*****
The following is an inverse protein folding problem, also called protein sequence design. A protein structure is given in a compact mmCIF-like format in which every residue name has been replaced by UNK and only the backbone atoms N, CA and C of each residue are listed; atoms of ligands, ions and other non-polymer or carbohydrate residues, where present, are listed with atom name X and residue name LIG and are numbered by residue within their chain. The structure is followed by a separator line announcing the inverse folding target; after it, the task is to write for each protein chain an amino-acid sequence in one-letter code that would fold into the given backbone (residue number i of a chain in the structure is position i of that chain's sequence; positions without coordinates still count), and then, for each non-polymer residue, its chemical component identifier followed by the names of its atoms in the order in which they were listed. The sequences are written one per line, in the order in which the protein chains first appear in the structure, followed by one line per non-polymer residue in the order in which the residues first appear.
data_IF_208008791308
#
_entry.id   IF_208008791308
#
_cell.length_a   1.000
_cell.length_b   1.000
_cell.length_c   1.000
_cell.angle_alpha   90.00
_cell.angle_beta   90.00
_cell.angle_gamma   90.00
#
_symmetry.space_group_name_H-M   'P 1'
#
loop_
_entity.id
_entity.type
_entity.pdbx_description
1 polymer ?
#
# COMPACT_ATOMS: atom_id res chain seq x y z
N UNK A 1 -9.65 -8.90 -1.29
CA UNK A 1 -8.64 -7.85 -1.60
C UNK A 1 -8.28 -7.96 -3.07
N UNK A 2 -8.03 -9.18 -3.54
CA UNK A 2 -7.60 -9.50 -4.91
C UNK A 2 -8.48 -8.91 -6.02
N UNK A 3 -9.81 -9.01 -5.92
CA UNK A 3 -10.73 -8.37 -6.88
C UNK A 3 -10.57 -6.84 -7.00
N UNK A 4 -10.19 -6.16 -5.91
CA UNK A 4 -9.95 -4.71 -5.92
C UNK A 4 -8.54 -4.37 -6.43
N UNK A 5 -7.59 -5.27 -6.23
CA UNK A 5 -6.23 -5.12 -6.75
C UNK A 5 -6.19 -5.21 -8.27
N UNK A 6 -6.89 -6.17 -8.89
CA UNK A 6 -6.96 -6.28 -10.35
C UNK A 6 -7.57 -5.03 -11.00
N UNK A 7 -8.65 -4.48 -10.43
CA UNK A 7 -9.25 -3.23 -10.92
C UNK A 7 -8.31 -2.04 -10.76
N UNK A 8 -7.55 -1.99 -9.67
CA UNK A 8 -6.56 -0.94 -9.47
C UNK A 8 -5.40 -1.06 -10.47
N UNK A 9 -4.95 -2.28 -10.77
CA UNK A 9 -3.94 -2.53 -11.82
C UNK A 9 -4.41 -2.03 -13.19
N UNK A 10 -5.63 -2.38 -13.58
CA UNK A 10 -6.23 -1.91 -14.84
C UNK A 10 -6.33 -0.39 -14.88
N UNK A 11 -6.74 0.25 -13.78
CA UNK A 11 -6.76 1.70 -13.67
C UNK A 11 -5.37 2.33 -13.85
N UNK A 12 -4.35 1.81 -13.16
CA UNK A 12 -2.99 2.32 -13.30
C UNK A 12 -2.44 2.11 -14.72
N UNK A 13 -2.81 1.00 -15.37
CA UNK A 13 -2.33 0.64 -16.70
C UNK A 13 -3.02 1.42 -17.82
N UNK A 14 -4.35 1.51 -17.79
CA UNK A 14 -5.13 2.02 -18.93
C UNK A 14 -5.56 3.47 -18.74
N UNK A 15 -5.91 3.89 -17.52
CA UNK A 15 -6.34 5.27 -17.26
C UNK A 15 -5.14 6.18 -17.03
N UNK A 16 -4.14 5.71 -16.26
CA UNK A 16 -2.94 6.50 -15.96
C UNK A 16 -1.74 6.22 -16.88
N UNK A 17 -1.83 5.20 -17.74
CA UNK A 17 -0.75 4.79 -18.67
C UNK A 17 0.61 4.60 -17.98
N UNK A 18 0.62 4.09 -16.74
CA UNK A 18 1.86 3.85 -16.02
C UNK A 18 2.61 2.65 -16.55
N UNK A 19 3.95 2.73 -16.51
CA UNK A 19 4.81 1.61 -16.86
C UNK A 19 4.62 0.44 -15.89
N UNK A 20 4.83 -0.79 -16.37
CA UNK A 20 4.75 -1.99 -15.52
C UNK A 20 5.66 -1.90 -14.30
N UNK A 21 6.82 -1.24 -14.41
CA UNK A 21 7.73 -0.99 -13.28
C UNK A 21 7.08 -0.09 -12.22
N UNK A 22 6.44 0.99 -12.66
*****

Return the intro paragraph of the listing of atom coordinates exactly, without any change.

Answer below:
The following is an inverse protein folding problem, also called protein sequence design. A protein structure is given in a compact mmCIF-like format in which every residue name has been replaced by UNK and only the backbone atoms N, CA and C of each residue are listed; atoms of ligands, ions and other non-polymer or carbohydrate residues, where present, are listed with atom name X and residue name LIG and are numbered by residue within their chain. The structure is followed by a separator line announcing the inverse folding target; after it, the task is to write for each protein chain an amino-acid sequence in one-letter code that would fold into the given backbone (residue number i of a chain in the structure is position i of that chain's sequence; positions without coordinates still count), and then, for each non-polymer residue, its chemical component identifier followed by the names of its atoms in the order in which they were listed. The sequences are written one per line, in the order in which the protein chains first appear in the structure, followed by one line per non-polymer residue in the order in which the residues first appear.